The secret cause of all suffering is mortality itself, which is the prime condition of life. It cannot be denied if life is to be affirmed.

The "morphogenic" relationship of eternity to time is not to be thought of as sequential. Moreover, eternity being by definition outside or beyond temporality, transcendent of all categories, whether of virtue or of reason (being and nonbeing, unity and multiplicity, love and justice, forgiveness and wrath), the term and concept "God" is itself but a metaphor of the unknowing mind, connotative, not only beyond itself, but beyond thought... metaphors are equivalent as alternative signs of the high mystical experience of an absorption of mortal appearance in immortal being; for which another historical figure of speech is the "End of the World."

The images of myth are reflections of the spiritual potentialities of every one of us. Through contemplating these, we evoke their powers in our lives.

Mythology is a control system, on the one hand framing its community to accord with an intuited order of nature and, on the other hand, by means of its symbolic pedagogic rites, conducting individuals through the ineluctable psychophysiological stages of transformation of a human lifetime - birth, childhood and adolescence, age, old age, and the release of death - in unbroken accord simultaneously with the requirements of this world and the rapture of participation in a manner of being beyond time. For all the symbolic narratives, images, rites, and festivals by which life within the cultural monad is controlled and defined are of the order of the way of art. Their effect, therefore, is to wake the intellect to realizations equivalent to those of the insights that produced them.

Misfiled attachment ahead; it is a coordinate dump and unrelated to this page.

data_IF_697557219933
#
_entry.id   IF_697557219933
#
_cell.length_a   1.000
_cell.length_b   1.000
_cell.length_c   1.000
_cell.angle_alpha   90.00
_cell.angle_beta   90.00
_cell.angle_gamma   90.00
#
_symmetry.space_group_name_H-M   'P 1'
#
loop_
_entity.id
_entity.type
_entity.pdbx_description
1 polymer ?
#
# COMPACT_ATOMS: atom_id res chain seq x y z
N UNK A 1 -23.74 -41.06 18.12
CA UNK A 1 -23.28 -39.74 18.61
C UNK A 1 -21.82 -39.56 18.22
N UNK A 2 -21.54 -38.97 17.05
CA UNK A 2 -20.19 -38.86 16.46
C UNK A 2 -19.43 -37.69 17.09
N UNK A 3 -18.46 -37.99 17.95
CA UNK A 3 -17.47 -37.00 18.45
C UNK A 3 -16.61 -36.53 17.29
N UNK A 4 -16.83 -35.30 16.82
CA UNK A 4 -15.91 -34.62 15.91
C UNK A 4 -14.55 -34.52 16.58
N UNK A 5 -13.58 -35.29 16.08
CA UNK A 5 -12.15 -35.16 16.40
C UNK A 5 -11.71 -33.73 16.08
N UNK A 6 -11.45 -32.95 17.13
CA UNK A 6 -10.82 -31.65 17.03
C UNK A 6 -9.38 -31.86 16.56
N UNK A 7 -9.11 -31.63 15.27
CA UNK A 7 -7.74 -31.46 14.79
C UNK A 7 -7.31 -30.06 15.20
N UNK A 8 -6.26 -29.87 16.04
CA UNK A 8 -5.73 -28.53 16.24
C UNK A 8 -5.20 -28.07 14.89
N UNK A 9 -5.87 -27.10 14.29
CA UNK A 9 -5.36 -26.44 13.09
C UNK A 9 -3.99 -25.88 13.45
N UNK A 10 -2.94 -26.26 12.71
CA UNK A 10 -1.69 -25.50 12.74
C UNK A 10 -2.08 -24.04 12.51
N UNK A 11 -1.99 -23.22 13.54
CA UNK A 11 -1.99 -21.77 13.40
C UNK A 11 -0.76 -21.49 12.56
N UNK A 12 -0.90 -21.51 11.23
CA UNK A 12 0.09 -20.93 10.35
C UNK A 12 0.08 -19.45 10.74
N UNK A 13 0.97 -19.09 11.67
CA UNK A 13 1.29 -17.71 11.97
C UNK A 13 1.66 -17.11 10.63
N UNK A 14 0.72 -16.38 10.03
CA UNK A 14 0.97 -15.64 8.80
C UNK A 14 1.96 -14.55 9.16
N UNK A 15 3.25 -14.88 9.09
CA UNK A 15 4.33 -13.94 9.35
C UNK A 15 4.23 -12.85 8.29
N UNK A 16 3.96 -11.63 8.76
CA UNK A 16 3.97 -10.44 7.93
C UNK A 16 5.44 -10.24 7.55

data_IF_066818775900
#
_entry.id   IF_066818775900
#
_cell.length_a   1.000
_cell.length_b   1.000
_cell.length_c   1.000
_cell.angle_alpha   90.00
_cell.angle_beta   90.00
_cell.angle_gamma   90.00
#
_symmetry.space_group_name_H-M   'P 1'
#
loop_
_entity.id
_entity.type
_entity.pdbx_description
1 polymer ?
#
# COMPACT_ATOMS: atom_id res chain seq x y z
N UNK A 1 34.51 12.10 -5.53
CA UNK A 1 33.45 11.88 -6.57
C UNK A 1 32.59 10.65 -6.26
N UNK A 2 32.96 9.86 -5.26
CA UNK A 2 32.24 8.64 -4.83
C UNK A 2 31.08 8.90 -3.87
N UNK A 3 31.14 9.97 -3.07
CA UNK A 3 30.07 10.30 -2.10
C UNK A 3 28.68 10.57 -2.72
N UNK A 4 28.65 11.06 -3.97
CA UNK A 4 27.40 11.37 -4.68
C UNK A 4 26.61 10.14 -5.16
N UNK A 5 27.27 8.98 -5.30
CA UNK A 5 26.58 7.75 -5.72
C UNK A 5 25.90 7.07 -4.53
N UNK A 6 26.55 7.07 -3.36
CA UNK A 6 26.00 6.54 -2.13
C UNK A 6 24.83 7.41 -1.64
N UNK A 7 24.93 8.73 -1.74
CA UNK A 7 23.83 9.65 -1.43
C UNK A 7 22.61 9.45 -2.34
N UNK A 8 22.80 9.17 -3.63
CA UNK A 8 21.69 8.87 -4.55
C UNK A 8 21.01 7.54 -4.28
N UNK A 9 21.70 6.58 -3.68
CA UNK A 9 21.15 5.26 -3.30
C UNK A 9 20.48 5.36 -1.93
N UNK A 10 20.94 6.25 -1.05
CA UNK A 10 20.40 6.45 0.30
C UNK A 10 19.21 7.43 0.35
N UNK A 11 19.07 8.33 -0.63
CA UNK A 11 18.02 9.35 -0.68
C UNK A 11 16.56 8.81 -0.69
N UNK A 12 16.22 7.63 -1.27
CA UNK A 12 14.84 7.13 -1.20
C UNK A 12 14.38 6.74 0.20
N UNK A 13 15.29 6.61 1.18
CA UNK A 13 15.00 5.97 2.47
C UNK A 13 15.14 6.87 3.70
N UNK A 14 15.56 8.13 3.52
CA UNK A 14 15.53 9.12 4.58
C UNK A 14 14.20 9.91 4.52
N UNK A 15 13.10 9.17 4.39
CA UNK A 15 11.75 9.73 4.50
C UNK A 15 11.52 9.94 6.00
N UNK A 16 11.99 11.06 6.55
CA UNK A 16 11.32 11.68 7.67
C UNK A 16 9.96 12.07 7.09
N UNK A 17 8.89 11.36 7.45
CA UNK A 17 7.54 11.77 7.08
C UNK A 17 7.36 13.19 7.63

Myths inspire the realization of the possibility of your perfection, the fullness of your strength, and the bringing of solar light into the world.

Life is pain, but compassion is what gives it the possibility of continuing.

Love is the meaning of life - it is the high point of life.

For the reality to which the artist and the mystic are exposed, is in fact, the same. It is of their own inmost truth brought to consciousness: by the mystic, in direct confrontation, and by the artist, through reflection in the masterworks of his art. The fact that the nature of the artist (as a microcosm) and the nature of the universe (as the macrocosm) are two aspects of the same reality (respectively, as a minute part of the whole, experienced from within, and as the whole, viewed from without... accounts sufficiently for that creative interplay of discovery and recognition which alerts the artist to the possibility of a revelatory composition in which outer and inner realities are recognized as the same.

Heaven and hell are within us, and all the gods are within us.

All men are competent to know the mind of God. There is no revelation special to any people.

Everything transitory is but a metaphor... Everything eternal is but a metaphor.

Hell is the place of people who could not yield their ego system to allow the grace of a transpersonal power to move them.

Author Picture
First Name
Joseph
Last Name
Campbell
Birth Date
1904
Death Date
1987
Bio

American Author on Comparative Mythology, Philosophy